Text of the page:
Woman on bridge in Vietnam

How Travel Affects Self-Efficacy and Locus of Control

I am the master of my fate.
I am the captain of my soul.

British poet William Ernest Henley is a good example of self-efficacy and locus of control (internal). He penned the words above in 1875 as the close to his poem Invictus. Henley had lost a leg at age 16 after tangling with tuberculosis.

Years later, doctors told him his other leg needed to go as well.

Instead of accepting his fateful situation as unchangeable, Henley took matters into his own hands. He traveled to Scotland and sought out famed surgeon Dr. Joseph Lister who was pioneering new techniques at the time. With much effort and numerous surgeries, Dr. Lister was able to save Henley’s other leg.

Henley was a gruff, whiskey-drinking, Victorian-era poet. He purportedly served as inspiration for Long John Silver in Treasure Island, if that tells you anything.1 But despite being ill for most of his 53 years, he became a well-known poet. Much of his most powerful work was written while surrounded by suffering and death in hospitals. Winston Churchill, Nelson Mandela, and President Obama, among others, have all referenced Invictus at some point.

Traveling while ill and with one leg in England—or anywhere, for that matter—in 1873 wasn’t exactly easy, but Henley was rewarded for his strong internal locus of control and willingness to embrace discomfort. He got to keep his leg.

Invictus is Latin for “invincible.” I don’t know if Henley considered himself invincible. I certainly don’t feel invincible. Nature has reminded me of that with quite a few close calls over the years. But I do enjoy a higher level of self-efficacy thanks to making a life of independent travel.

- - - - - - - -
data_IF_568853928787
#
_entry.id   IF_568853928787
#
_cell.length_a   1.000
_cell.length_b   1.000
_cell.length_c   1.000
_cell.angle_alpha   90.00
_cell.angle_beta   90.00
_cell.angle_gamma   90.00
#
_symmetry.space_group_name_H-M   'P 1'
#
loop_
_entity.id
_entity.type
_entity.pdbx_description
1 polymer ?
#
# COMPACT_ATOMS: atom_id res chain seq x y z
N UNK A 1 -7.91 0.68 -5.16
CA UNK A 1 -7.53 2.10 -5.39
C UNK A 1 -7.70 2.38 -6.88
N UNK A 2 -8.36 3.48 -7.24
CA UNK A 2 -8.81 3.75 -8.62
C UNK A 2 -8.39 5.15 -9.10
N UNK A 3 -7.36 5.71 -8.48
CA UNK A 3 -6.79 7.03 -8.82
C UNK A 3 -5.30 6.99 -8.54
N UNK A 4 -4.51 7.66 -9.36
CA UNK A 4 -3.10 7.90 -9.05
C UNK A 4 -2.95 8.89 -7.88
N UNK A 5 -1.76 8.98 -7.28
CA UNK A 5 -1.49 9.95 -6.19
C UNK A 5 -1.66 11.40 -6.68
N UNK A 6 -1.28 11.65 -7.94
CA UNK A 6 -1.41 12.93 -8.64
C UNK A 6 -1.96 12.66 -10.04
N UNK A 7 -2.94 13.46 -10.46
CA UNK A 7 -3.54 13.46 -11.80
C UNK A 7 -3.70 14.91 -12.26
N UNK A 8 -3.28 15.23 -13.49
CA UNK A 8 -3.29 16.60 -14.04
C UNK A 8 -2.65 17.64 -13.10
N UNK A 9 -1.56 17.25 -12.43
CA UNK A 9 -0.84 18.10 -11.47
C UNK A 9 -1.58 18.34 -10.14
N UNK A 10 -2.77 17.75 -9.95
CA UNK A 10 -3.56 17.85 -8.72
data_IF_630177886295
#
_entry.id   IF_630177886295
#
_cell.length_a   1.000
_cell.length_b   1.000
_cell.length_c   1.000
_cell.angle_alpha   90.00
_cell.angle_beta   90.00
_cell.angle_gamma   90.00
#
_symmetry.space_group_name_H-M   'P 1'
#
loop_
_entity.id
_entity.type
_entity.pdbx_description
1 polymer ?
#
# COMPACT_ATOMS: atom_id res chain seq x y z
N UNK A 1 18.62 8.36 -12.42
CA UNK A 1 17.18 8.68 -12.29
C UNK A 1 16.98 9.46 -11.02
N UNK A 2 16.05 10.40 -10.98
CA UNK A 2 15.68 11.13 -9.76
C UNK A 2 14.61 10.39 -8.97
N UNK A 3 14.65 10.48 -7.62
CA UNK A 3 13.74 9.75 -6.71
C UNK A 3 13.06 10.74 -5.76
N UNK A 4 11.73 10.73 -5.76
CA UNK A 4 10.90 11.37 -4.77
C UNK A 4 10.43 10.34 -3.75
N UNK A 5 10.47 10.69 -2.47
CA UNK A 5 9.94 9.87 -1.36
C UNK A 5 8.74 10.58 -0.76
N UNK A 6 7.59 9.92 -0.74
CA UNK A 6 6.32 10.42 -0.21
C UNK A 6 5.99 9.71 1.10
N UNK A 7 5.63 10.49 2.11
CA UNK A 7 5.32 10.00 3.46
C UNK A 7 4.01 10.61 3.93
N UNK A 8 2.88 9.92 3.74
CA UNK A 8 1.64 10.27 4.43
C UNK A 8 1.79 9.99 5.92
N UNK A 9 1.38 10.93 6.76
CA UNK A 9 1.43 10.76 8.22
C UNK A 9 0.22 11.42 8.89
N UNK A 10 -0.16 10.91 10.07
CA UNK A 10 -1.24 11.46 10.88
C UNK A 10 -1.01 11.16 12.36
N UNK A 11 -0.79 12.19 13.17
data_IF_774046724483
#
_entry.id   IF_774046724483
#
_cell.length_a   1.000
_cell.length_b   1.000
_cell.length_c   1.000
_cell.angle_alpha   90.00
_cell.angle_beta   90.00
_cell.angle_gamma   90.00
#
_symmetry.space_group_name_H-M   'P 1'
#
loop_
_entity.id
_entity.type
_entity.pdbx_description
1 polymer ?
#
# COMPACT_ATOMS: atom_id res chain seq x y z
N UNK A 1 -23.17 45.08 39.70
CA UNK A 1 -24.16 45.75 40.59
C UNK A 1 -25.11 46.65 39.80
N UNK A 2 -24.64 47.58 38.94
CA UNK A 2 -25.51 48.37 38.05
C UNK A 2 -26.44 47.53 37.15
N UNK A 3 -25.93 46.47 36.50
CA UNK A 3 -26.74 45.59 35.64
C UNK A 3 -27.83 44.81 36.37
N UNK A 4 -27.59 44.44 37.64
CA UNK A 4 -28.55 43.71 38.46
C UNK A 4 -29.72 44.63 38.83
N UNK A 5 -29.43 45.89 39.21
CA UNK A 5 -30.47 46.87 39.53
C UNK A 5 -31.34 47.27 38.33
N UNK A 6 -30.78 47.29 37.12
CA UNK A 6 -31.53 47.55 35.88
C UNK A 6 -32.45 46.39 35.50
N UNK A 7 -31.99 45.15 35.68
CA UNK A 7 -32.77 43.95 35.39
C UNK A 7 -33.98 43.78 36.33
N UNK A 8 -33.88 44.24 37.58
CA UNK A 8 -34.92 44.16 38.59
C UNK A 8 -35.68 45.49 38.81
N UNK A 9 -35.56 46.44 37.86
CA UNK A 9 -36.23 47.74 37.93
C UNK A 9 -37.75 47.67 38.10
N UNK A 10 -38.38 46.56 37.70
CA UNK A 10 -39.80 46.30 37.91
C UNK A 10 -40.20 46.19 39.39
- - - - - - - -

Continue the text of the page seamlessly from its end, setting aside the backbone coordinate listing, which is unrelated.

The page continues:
Self-Efficacy and Locus of Control

Chance favors the prepared mind. – Louis Pasteur

Louis Pasteur’s famous quote hints that our sense of agency (self-efficacy) and personal power may not be able to change all outcomes every time, but some diligence can better our odds of success.

The concepts of self-efficacy and locus of control differ slightly but are intrinsically linked. Here are two loose summaries:

  • Self-Efficacy: Your confidence that you can succeed in specific situations or achieve the outcome you want.
  • Locus of Control: How much you believe you have power over outcomes rather than rely on chance, luck, fate, or “the universe.”

Locus comes from the Latin for “location.” People lean toward either external (chance or fate control outcomes) and internal (the decisions we make affect outcomes). Maintaining an internal locus of control is more ideal for having the power to change.

If Henley had possessed an external locus of control and resigned to his role as a victim, he would have lost his remaining leg.

Again, the ideas of self-efficacy and locus of control are closely related but not completely interchangeable. But when combined and expressed, they can make you a dangerously competent person. Extensive travel can certainly help you foster a stronger sense of self-efficacy.

Self-efficacy

The concept of self-efficacy was perpetuated most by Dr. Albert Bandura, Professor Emeritus at Stanford University.2 Still working at age 95 [time of this post], he’s considered by many to be the most cited and influential living psychologist. His 1997 book Self-Efficacy: The Exercise of Control isn’t a “fun” read, but it will change your life.

To quickly reiterate, self-efficacy is described as how much “agency” you feel.3 It’s your level of confidence that you can get something done or fix a situation. How much self-efficacy a person holds influences their ability to succeed at a task and create the outcome they want. Self-efficacy also helps you overcome adversity and determines how much effort you’ll put into something.